He’s got the right idea in playing with a more lusty sounding tone but it sounds as if he’s merely improvising because there’s no rhyme or reason to his part. He’ll play a line, take a breather, play another and do the same, as if he were thinking on his feet but with a bit of uncertainty about how far to take this.

His lines themselves sound alright, though it could also be that the tenor’s qualities are simply more appreciated when surrounded by less emphatically played instruments, but he’s at least keeping his horn on the rougher side of the equation, trying for some grittiness at times, but even those moments are fleeting and because there’s no clear direction to what he’s playing and no melody to follow so you’re mostly left on the outside looking in.

He soon hands it off to the other sax player, Danny Turner, whose alto is energetic and a little more focused in what it plays, sticking with a clear-melodic concept from start to finish, but even with a few squeals to get you to sit up and take notice you’re not about to leap from your seat to start dancing unless your leg fell asleep and you need an excuse to get the blood flowing again.

There’s not much else on Peach Tree Shuffle to get your attention. No guitar, no vocals, no hand-clapping. The bassist is nodding off in the corner, Bagby’s piano has faded into the wallpaper and you might be inclined to think that the reason Francis isn’t doing anything but riding the cymbal is because he sold the rest of his kit for meal money since it’s highly doubtful Gotham paid him much for this aimless musical exercise.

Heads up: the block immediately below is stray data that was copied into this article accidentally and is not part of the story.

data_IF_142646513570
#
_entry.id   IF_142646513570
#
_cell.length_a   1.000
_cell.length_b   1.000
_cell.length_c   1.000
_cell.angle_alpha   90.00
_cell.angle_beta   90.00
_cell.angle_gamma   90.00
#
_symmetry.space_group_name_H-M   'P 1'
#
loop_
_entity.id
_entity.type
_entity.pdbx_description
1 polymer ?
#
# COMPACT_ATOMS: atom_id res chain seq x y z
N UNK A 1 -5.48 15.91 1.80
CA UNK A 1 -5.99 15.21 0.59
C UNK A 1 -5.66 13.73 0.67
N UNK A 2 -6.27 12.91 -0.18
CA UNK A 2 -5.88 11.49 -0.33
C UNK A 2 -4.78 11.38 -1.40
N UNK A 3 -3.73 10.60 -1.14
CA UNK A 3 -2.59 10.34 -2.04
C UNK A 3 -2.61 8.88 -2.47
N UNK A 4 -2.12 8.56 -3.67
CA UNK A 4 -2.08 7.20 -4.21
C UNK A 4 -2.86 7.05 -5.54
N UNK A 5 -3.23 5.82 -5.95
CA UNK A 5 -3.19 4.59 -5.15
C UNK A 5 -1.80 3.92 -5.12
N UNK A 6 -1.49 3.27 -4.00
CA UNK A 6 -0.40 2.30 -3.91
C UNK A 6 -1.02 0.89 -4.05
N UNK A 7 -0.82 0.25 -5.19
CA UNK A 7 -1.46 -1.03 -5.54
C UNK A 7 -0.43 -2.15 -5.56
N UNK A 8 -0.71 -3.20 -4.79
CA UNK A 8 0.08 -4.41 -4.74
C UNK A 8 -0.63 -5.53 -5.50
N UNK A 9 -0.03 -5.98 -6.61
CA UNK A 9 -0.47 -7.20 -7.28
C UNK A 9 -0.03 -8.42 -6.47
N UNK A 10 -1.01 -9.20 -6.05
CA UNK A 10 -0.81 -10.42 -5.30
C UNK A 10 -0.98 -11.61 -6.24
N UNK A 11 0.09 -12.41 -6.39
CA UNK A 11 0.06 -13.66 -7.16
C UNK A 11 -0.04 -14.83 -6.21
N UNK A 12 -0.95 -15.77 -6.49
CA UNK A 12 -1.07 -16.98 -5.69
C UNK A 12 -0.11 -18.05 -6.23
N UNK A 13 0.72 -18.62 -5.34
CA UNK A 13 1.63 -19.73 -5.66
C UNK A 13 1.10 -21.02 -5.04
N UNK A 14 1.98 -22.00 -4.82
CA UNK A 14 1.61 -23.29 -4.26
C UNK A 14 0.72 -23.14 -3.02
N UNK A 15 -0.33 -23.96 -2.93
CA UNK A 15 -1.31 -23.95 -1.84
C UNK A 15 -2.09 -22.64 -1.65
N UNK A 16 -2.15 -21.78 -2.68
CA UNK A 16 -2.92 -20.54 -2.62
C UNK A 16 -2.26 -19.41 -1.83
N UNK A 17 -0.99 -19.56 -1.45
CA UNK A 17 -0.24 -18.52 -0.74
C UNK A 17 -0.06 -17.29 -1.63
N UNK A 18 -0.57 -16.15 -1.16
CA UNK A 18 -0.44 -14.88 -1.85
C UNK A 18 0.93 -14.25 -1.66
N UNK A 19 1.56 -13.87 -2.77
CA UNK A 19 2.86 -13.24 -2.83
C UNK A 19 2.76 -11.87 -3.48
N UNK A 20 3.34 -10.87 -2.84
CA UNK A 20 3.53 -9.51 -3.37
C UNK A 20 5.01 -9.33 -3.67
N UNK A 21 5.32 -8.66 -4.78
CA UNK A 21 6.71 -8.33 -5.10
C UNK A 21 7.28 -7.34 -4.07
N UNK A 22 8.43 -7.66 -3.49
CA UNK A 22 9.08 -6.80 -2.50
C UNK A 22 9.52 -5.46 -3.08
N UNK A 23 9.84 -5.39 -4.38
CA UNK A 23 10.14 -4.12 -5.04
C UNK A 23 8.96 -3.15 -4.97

No, wait a minute… it turns out we can safely say that his drums are still in front of him as he remembers to use them for a final flourish, though even that’s kept well off-mic and is too little and too late to get your heart beating again.

To be fair none of this is badly played and even the arrangement itself, while hardly invigorating, has not a hair out of place. It’s well crafted from a technical standpoint even though it’s poorly conceived from a musical one, at least as it pertains to keeping a rock audience interested.


Fruit Flies
In the end it’s important to remember that these are the kind of non-essential records that make up the bulk of music being released in the singles era. To focus only on the really great sides while ignoring these lesser efforts winds up distorting what it was like to live through it all. The bad, or in this case the bland, are what makes the good and the great stand out all the more.

Peach Tree Shuffle was a record cut in between eras and that it got held over and released in the rock era didn’t do it any favors, though truthfully had it been released the moment they left the studio it’s hard to envision another style of music assertively laying claim to it either.

Though for a musician it can sting your pride knowing your output is being ignored, in this case that might not be the worst thing in the world. At least it’s better than being roundly criticized.


(Visit the Artist page of Panama Francis for the complete archive of his records reviewed to date)